EARTH AND ROCKFILL DAMS AND SLOPE STABILITY 1 Full Notes By Naveen nayak
Unit.1 Earth and Rockfill Dams 2 General Fetures: The seepage of reservoir water through the body of earth and rock fill dam or at interfaces of dam seat with ground/steep ground surface or abutment or both, creates the following two problems, apart from causing excessive water loss and thereby reducing usable storage of reservoir: 1. Seepage force in the form of pore water pressures, and 2. Piping. ➢ The drainage system should be so devised that it tackles the problems mentioned. ➢ The design is mostly governed by type and permeability of base materials as well as filter materials, water depth in reservoir, topographical features of dam site, etc. The conventional type of seepage control and drainage features generally adopted for the embankment dam are: ➢ Impervious core, Inclined/vertical filter with horizontal filter, Network of inner longitudinal drain and cross drains, Horizontal filter, Transition zones/transition filters, Intermediate filters, Rock toe, and Toe drain. Selection Of Site:With a decision made about the necessity of having the dam across a river near about a broad area, attention is focused on narrowing down into one, or preferably two or three alternate sites that may be apparently suitable from visual inspection. Detailed investigations are carried next to examine the option that satisfies as being most economical, technically more suitable, convenient for construction etc. The various investigations that are carried out for finalizing a particular dam, specifying its type, height, method of construction, etc. are mentioned below.
Topographic Requirement:- 3 From a preliminary observation of the elevation contour maps of a region, one has to decide on an option that seeks a gorge which is most narrow, which would require minimum quantities of dam construction material. At the same time, an ideal location may also be decided from the volume of the water that may be able to store in the reservoir behind the dam. This may be observed from Figure 6 which shows two possible alternate sites that may be considered suitable from the available narrow gorge sites, A-A and B-B. Though the heights of the dams are nearly the same as may be observed from the corresponding elevation contours, the length of the dam for the latter is clearly more with an expected corresponding higher volume of construction material that would be required. Nevertheless, a further inspection of the elevation contours on the upstream indicates that a dam AA would have a much smaller reservoir as compared to that at B-B. Submergence Possibilities:Though a preliminary investigation indicates one location to be more preferred than others, it may have to be seen what losses have to be sustained if each of these alternatives are selected. There could be a valuable forest area which might get submerged. Of course, it is possible to replenish the loss by planting more saplings at other places not subjected to submergence. However, there could be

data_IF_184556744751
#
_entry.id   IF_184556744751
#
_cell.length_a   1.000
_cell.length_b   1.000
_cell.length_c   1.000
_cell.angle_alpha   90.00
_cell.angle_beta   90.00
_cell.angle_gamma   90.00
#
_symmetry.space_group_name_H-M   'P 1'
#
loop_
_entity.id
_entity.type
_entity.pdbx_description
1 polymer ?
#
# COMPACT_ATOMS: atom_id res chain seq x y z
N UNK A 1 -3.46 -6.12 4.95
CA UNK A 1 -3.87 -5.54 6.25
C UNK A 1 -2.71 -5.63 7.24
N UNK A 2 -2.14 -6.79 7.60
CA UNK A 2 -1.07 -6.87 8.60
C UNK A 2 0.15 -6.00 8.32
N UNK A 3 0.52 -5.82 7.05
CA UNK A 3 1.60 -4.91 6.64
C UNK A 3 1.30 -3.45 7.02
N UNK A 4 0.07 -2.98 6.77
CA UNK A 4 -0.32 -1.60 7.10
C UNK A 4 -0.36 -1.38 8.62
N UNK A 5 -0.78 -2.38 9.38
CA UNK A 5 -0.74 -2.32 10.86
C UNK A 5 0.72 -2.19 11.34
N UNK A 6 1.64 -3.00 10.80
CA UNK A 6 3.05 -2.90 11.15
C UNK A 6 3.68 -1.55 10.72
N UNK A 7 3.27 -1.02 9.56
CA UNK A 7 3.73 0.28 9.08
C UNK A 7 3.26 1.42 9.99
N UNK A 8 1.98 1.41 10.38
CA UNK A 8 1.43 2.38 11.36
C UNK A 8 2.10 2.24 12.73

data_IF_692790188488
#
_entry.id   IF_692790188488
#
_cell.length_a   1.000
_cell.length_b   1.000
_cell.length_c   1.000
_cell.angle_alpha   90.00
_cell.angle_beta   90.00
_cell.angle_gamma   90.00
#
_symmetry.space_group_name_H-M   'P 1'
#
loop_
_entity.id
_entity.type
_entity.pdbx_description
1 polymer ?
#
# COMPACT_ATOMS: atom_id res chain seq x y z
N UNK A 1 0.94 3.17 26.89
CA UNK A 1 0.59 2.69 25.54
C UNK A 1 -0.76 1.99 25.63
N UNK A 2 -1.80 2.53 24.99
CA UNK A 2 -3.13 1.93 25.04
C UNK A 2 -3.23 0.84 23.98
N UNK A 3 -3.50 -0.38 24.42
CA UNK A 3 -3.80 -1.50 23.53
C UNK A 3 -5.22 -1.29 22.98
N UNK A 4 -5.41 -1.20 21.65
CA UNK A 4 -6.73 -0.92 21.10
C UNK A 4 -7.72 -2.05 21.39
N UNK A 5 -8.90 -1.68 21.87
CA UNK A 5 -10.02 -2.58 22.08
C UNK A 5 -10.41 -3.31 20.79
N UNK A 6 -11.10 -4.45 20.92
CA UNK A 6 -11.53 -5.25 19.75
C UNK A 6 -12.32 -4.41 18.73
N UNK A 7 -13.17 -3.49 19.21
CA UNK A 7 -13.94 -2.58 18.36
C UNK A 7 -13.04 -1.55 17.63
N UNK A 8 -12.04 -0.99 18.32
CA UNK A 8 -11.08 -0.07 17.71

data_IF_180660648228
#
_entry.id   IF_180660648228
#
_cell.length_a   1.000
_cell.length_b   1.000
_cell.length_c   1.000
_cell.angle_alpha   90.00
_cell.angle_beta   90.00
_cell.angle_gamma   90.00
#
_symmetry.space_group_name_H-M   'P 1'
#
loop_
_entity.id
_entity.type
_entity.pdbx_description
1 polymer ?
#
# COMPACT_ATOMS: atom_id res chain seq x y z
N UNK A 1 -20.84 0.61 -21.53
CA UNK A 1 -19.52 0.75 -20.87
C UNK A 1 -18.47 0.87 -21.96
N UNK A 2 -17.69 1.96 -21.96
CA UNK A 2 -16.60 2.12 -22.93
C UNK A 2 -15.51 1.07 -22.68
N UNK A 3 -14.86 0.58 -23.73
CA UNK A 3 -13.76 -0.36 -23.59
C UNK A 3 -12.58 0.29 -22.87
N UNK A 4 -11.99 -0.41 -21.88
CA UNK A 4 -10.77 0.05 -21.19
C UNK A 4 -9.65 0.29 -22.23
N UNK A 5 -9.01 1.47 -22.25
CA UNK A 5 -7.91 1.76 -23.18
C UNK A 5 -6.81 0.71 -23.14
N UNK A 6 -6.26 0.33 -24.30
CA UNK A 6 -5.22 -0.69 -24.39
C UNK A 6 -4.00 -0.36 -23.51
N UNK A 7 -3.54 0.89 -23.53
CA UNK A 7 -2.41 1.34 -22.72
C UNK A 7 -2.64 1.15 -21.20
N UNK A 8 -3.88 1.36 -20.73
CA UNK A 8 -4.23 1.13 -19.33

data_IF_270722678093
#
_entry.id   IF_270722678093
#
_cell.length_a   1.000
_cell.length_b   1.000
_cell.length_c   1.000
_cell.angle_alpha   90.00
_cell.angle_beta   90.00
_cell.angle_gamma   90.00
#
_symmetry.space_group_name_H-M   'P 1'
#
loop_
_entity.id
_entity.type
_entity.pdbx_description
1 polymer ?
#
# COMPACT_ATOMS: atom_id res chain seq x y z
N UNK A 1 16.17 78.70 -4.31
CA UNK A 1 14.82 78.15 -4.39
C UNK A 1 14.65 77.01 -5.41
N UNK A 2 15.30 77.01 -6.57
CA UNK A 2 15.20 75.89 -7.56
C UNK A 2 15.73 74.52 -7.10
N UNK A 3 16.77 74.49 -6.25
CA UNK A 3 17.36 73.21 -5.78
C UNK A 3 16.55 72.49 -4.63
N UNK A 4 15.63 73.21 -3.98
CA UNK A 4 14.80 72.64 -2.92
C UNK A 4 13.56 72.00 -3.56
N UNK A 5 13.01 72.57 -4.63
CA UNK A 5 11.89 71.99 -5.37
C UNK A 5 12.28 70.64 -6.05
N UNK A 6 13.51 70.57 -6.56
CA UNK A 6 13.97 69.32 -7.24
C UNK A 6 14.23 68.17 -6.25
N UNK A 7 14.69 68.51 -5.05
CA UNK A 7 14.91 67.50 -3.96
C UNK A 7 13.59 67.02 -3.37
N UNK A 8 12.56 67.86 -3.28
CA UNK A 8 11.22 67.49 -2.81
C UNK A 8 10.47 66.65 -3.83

some industry located upstream, or some mines, whose relocation may not be economically possible. Geotechnical suitability:- 4 Since a dam is a massive structure, the foundation should be geo technically sound to sustain the high stresses that is expected to be developed due to the self weight of the structure, water pressure of the reservoir and earth quake vibration induced forces at the dam body and the water in the reservoir. The geological and geotechnical investigation of a dam site for detailed evaluation is to be directed towards determining the geological structure, stratigraphy, faulting, foliation and jointing, and to establish ground water conditions adjacent to the dam site, including the abutments. The objective of these investigations is to: ➢ Determine the engineering parameters which can be reliably used to evaluate the stability the dam foundation. ➢ To determine the seepage patterns and the parameters for enabling the assessment of the probable seepage pressures. ➢ To make sure that there are no bad patches within the would–be reservoir area, like lime stone caves, through which reservoir water may leak out. ➢ It needs also to be established by geotechnical investigations about available construction materials in the economical vicinity of the dam site. The tasks that need to be performed for geotechnical testing include the following: ➢ Logging of all natural and excavated rock exposures and borehole records. ➢ Correlation between the exposures and borehole data and inferring out a spatial pattern of subsurface rock jointing patterns, layers or seams of weak materials, etc. ➢ Excavation of additional trial pits, boreholes, shafts and exploratory adits wherever considered necessary. All the above investigation techniques are used in one way or other to evaluate the following engineering parameters that are necessary inputs to dam designs: 1. Depth of overburden. 2. Permeability and porosity parameters with reference to seepage control. 3. Compressibility characteristics of sandy strata and their relative density. 4. Shear strength and consolidation properties of cohesive strata.